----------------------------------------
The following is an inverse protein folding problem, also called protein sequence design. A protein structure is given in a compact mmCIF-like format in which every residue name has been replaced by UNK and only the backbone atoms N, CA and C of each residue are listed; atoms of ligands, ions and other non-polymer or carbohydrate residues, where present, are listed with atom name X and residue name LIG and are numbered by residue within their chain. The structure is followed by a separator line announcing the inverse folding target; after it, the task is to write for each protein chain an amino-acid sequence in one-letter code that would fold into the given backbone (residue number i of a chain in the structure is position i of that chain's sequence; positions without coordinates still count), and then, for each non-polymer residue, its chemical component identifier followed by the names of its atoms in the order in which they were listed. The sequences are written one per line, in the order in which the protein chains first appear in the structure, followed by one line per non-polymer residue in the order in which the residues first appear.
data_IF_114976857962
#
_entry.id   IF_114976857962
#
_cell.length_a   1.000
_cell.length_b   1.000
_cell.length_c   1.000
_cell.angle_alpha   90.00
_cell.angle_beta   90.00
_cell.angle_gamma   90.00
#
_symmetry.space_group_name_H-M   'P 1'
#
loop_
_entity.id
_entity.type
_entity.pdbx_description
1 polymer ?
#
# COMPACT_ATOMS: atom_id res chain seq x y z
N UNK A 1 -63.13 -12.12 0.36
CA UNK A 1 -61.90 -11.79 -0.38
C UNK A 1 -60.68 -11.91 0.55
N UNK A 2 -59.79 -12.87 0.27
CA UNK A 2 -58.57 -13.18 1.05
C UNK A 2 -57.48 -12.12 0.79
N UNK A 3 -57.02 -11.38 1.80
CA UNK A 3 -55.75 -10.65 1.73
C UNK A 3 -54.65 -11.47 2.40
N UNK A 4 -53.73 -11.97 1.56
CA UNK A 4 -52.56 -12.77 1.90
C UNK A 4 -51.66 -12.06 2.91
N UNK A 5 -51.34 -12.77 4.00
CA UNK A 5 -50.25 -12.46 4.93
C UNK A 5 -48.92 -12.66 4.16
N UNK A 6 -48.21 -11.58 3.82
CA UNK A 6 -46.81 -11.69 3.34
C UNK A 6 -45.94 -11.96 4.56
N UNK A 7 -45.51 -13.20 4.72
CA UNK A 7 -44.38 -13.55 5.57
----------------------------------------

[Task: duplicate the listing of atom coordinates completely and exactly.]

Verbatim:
The following is an inverse protein folding problem, also called protein sequence design. A protein structure is given in a compact mmCIF-like format in which every residue name has been replaced by UNK and only the backbone atoms N, CA and C of each residue are listed; atoms of ligands, ions and other non-polymer or carbohydrate residues, where present, are listed with atom name X and residue name LIG and are numbered by residue within their chain. The structure is followed by a separator line announcing the inverse folding target; after it, the task is to write for each protein chain an amino-acid sequence in one-letter code that would fold into the given backbone (residue number i of a chain in the structure is position i of that chain's sequence; positions without coordinates still count), and then, for each non-polymer residue, its chemical component identifier followed by the names of its atoms in the order in which they were listed. The sequences are written one per line, in the order in which the protein chains first appear in the structure, followed by one line per non-polymer residue in the order in which the residues first appear.
data_IF_114976857962
#
_entry.id   IF_114976857962
#
_cell.length_a   1.000
_cell.length_b   1.000
_cell.length_c   1.000
_cell.angle_alpha   90.00
_cell.angle_beta   90.00
_cell.angle_gamma   90.00
#
_symmetry.space_group_name_H-M   'P 1'
#
loop_
_entity.id
_entity.type
_entity.pdbx_description
1 polymer ?
#
# COMPACT_ATOMS: atom_id res chain seq x y z
N UNK A 1 -63.13 -12.12 0.36
CA UNK A 1 -61.90 -11.79 -0.38
C UNK A 1 -60.68 -11.91 0.55
N UNK A 2 -59.79 -12.87 0.27
CA UNK A 2 -58.57 -13.18 1.05
C UNK A 2 -57.48 -12.12 0.79
N UNK A 3 -57.02 -11.38 1.80
CA UNK A 3 -55.75 -10.65 1.73
C UNK A 3 -54.65 -11.47 2.40
N UNK A 4 -53.73 -11.97 1.56
CA UNK A 4 -52.56 -12.77 1.90
C UNK A 4 -51.66 -12.06 2.91
N UNK A 5 -51.34 -12.77 4.00
CA UNK A 5 -50.25 -12.46 4.93
C UNK A 5 -48.92 -12.66 4.16
N UNK A 6 -48.21 -11.58 3.82
CA UNK A 6 -46.81 -11.69 3.34
C UNK A 6 -45.94 -11.96 4.56
N UNK A 7 -45.51 -13.20 4.72
CA UNK A 7 -44.38 -13.55 5.57